Is there a way to limit required minimum distributions (RMDs)? They are a part of life for investors who have reached age 70½ and have a traditional 401(k) or individual retirement account (IRA). This age may rise to 72 if a bill currently in Congress passes, but whatever age ends up being the RMD limit, RMDs will continue to exist—and so will the taxes you owe when you take them.
If you are nearing the age to take RMDs and you don't want to take them and pay income taxes on them, there is good news: A handful of strategies exist to limit or even eliminate the requirement.
Here’s a look at four ways to manage RMDs when you don’t need the money.
- Not all retirement savers who have reached age 70½ and have a traditional 401(k) or IRA need the money from RMDs.
- There are a number of ways to reduce—or even get around—the tax exposure that comes with RMDs.
- Strategies include delaying retirement, a Roth IRA conversion, or limiting the number of initial distributions.
- Traditional IRA account holders can also donate their RMD to a qualified charity.
One of the main reasons for RMDs is that the Internal Revenue Service (IRS) wants to get paid for previously untaxed income. But for savers in a 401(k) who continue working past 70½ and don't own 5% or more of the company, the plan may enable them to delay distributions until they retire. Note that this exemption only applies to your 401(k) at the company where you currently work.
If you have an IRA or a 401(k) from a previous employer, you will have to follow the RMD rule. Not taking a distribution means you'll face the excess accumulation penalty, which is 50% of the required distribution. If, for example, your RMD is $2,000 and you don't take it, you'll be on the hook for $1,000.
Convert to a Roth IRA
Another strategy for wealthy savers looking to avoid drawing down required distributions is to roll over some of their savings into a Roth IRA. Unlike a traditional IRA or Roth 401(k), which require RMDs, a Roth IRA doesn’t require any distributions at all. That means the money can stay—and grow tax-free—in the Roth IRA for as long as you want or it can be left to heirs.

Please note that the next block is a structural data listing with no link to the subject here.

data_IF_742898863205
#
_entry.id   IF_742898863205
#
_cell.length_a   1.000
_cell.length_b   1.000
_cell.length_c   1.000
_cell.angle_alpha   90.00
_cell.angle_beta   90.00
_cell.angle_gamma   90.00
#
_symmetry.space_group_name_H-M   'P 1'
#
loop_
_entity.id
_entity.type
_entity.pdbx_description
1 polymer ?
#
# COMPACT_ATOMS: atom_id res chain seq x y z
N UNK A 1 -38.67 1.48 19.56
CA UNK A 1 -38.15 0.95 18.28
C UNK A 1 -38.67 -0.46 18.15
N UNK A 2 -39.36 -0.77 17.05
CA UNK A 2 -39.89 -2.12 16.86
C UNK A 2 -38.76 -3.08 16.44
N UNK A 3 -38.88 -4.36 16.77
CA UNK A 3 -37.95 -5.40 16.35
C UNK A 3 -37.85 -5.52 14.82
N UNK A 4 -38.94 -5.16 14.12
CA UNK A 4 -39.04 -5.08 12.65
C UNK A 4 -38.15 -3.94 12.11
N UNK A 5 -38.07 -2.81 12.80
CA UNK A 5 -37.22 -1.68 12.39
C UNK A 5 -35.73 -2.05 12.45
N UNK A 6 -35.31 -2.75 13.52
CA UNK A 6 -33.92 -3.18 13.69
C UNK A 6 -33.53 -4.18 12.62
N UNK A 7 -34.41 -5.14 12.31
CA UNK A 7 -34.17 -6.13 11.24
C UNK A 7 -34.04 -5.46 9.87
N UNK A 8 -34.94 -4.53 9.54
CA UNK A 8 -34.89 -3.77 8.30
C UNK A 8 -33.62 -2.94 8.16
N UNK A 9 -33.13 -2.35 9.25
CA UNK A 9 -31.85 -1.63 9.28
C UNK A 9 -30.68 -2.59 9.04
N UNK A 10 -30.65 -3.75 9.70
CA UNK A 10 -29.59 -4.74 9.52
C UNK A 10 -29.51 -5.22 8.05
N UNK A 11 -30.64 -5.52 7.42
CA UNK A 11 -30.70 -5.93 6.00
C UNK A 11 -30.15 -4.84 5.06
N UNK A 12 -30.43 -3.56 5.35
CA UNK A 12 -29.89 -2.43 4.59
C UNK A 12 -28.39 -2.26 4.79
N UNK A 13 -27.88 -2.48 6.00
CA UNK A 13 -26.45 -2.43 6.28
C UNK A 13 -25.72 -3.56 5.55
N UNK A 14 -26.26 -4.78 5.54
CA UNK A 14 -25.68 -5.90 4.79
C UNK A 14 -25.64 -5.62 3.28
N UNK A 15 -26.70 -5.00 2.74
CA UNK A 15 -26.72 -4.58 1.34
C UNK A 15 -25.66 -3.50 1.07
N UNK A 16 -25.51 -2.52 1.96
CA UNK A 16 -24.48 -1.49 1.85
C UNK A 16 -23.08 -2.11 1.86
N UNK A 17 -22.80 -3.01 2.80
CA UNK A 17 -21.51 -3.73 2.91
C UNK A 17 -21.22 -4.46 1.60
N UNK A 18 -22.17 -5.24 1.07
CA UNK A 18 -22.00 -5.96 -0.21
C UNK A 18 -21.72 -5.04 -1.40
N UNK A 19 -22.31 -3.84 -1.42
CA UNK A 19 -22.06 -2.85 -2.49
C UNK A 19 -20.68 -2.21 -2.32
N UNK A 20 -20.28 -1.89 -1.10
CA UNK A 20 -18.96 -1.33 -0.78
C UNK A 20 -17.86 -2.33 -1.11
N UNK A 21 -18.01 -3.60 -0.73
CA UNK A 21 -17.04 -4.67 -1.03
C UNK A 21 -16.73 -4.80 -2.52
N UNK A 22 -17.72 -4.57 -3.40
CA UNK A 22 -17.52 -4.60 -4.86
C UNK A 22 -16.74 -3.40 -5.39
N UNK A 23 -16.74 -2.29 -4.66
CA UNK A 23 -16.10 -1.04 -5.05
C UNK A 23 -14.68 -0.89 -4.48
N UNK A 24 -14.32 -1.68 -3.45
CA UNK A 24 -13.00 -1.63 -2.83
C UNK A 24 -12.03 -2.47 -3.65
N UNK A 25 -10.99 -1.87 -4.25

Contributing to a Roth IRA won't lower your taxable income, but you don’t have to pay taxes on withdrawals from earnings if you are over 59½, and you have had the account open for five years or more. Investors who have a mix of money in a Roth IRA and traditional retirement savings accounts can manage their taxes more effectively.
Be aware, though, that moving pre-tax money from a retirement account into a Roth IRA means you have to pay taxes all at once on those funds. Roth conversions can be expensive, whether you're moving money from a 401(k) or a traditional IRA. Investigate your options in detail with your tax advisor.
For most retirement savers, paying taxes on distributions is a necessary evil because they need the money, but affluent retirees with a sizeable nest egg may want to hold off if they can find a way to avoid taking them.
Limit Distributions in the First Year
A big knock against RMDs are the taxes investors have to pay as a result of drawing down some of their retirement savings. This can potentially push a retiree into a higher tax bracket, which means more money going to Uncle Sam. Retirees who turn 70½ have until April 1 of the calendar year after they reach that age to take their first distribution. After that they must take it by December 31 on annual basis.
Many retirees opt to hold off on taking their first RMD because they figure they will in a lower tax bracket when they retire. While holding off makes sense for many, it also means you will have to take two distributions in one year, which results in more income that the IRS will tax. This could also push you back into a higher tax bracket, creating an even larger tax event.
Here's a better option: Take your first distribution as soon as you turn 70½ (unless you expect to end up in a significantly lower tax bracket) to prevent having to draw down twice in the first year.
Donate Distributions to a Qualified Charity
Some savers, particularly wealthy ones, would rather see their money go to a good cause than give some of it to the government. Traditional IRA account holders can donate their RMD to a qualified charity. This is known as the qualified charitable distribution (QCD) rule. It does not apply to a 401(k).
If the contribution is $100,000 or less—and is rolled out of the IRA and directly to the charity—you won’t have to pay taxes on the RMD. In order to get the tax break, the charity has to be deemed qualified by the IRS. This is a good way to save on paying taxes as you donate to a charity that would otherwise have gotten a donation from your regular savings accounts. You may even feel you can give a bit more if you do it this way. (Note that money donated this way cannot be deducted from your taxes as a charitable contribution; you can't have it both ways.)
The Bottom Line
Many people rely on RMDs to fund their retirement years. But for those who don't need the money, limiting the tax exposure from RMDs is the name of the game. Delaying retirement, converting to a Roth IRA, or limiting the number of initial distributions are three strategies that can help reduce the tax exposure that comes with RMDs. Making a QCD is a fourth.